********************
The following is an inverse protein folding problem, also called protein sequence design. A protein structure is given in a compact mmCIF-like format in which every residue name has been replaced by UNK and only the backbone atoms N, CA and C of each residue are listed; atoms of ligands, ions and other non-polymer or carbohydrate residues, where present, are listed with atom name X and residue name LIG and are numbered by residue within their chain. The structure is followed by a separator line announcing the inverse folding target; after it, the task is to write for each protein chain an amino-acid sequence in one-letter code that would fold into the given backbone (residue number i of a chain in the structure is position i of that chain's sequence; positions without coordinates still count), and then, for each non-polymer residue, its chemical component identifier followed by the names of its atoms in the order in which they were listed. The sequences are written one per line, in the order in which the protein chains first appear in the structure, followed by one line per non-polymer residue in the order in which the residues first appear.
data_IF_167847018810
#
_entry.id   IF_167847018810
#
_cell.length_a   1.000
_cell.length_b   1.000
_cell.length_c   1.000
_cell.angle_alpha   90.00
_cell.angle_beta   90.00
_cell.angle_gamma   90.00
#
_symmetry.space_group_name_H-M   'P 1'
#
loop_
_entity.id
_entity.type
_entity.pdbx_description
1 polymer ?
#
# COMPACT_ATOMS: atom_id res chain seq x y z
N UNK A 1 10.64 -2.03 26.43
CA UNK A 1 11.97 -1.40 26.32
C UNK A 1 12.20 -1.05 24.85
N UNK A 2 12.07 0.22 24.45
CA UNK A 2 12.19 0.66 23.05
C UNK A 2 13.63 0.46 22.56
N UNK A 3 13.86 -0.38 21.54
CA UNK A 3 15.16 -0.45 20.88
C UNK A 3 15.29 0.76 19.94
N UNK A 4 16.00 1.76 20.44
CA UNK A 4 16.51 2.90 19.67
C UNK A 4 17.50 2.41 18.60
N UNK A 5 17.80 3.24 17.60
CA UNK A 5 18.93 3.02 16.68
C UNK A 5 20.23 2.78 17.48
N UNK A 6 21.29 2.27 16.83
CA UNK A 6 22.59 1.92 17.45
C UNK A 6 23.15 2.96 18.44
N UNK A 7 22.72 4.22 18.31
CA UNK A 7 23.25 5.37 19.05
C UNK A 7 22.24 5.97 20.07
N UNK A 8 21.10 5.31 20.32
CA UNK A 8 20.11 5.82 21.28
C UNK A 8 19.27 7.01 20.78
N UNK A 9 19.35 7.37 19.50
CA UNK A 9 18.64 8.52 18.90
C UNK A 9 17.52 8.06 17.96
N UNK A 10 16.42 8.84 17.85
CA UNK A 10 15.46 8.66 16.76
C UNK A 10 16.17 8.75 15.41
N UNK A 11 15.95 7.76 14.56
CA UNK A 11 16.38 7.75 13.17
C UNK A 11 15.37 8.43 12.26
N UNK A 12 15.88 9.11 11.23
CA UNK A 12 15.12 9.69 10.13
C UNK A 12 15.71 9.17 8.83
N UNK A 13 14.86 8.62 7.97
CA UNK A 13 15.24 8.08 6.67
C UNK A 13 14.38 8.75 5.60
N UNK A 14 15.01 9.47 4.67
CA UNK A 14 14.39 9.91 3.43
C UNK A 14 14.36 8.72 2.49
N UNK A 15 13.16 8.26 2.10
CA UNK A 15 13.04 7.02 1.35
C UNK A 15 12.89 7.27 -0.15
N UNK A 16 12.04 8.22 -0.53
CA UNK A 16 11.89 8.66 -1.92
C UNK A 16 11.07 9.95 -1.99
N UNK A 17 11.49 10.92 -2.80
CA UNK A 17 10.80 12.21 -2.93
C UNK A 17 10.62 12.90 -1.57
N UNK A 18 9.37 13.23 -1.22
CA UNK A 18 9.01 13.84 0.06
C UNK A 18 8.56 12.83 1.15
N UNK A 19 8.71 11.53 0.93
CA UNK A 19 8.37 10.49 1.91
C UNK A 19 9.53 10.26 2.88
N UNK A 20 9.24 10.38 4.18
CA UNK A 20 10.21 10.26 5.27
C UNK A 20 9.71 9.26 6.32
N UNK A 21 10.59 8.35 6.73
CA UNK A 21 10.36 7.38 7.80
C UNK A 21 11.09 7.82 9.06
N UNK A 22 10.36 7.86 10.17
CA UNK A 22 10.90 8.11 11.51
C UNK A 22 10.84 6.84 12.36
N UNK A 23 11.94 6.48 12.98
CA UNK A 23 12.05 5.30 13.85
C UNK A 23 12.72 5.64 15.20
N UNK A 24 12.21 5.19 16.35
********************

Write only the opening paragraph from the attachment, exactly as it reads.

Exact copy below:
The following is an inverse protein folding problem, also called protein sequence design. A protein structure is given in a compact mmCIF-like format in which every residue name has been replaced by UNK and only the backbone atoms N, CA and C of each residue are listed; atoms of ligands, ions and other non-polymer or carbohydrate residues, where present, are listed with atom name X and residue name LIG and are numbered by residue within their chain. The structure is followed by a separator line announcing the inverse folding target; after it, the task is to write for each protein chain an amino-acid sequence in one-letter code that would fold into the given backbone (residue number i of a chain in the structure is position i of that chain's sequence; positions without coordinates still count), and then, for each non-polymer residue, its chemical component identifier followed by the names of its atoms in the order in which they were listed. The sequences are written one per line, in the order in which the protein chains first appear in the structure, followed by one line per non-polymer residue in the order in which the residues first appear.